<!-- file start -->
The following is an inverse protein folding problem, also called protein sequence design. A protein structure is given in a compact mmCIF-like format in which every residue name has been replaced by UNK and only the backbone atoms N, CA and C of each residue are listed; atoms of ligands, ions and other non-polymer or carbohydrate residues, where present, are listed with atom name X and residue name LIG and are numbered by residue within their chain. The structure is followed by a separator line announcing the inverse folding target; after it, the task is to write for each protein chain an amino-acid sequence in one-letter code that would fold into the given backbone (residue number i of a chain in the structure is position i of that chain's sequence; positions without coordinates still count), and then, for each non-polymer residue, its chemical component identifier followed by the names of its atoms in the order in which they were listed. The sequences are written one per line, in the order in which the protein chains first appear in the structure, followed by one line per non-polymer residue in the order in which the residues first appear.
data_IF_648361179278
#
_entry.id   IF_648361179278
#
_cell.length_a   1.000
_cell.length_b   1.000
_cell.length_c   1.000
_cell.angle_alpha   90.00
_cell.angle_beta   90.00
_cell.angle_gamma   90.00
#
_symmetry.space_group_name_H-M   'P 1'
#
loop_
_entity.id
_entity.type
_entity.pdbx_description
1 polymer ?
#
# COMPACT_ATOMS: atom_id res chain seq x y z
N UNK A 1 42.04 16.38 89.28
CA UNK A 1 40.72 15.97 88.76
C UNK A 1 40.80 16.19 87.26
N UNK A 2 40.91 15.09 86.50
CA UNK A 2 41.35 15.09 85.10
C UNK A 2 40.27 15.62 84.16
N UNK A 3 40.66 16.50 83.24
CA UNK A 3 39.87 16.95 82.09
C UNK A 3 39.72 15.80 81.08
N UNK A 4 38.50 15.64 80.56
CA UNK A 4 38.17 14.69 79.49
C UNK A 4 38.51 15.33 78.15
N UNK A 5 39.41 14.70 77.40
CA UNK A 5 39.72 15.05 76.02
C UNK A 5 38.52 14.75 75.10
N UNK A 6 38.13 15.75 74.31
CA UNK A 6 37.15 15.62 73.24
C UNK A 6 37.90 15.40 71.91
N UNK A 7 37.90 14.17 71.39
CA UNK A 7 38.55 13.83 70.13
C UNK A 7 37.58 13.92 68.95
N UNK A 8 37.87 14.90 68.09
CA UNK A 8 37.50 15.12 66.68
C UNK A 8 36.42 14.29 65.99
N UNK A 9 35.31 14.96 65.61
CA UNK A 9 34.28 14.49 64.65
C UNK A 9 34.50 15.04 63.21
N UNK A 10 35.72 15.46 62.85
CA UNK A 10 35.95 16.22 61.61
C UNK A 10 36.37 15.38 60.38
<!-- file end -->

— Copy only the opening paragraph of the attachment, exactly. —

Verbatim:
The following is an inverse protein folding problem, also called protein sequence design. A protein structure is given in a compact mmCIF-like format in which every residue name has been replaced by UNK and only the backbone atoms N, CA and C of each residue are listed; atoms of ligands, ions and other non-polymer or carbohydrate residues, where present, are listed with atom name X and residue name LIG and are numbered by residue within their chain. The structure is followed by a separator line announcing the inverse folding target; after it, the task is to write for each protein chain an amino-acid sequence in one-letter code that would fold into the given backbone (residue number i of a chain in the structure is position i of that chain's sequence; positions without coordinates still count), and then, for each non-polymer residue, its chemical component identifier followed by the names of its atoms in the order in which they were listed. The sequences are written one per line, in the order in which the protein chains first appear in the structure, followed by one line per non-polymer residue in the order in which the residues first appear.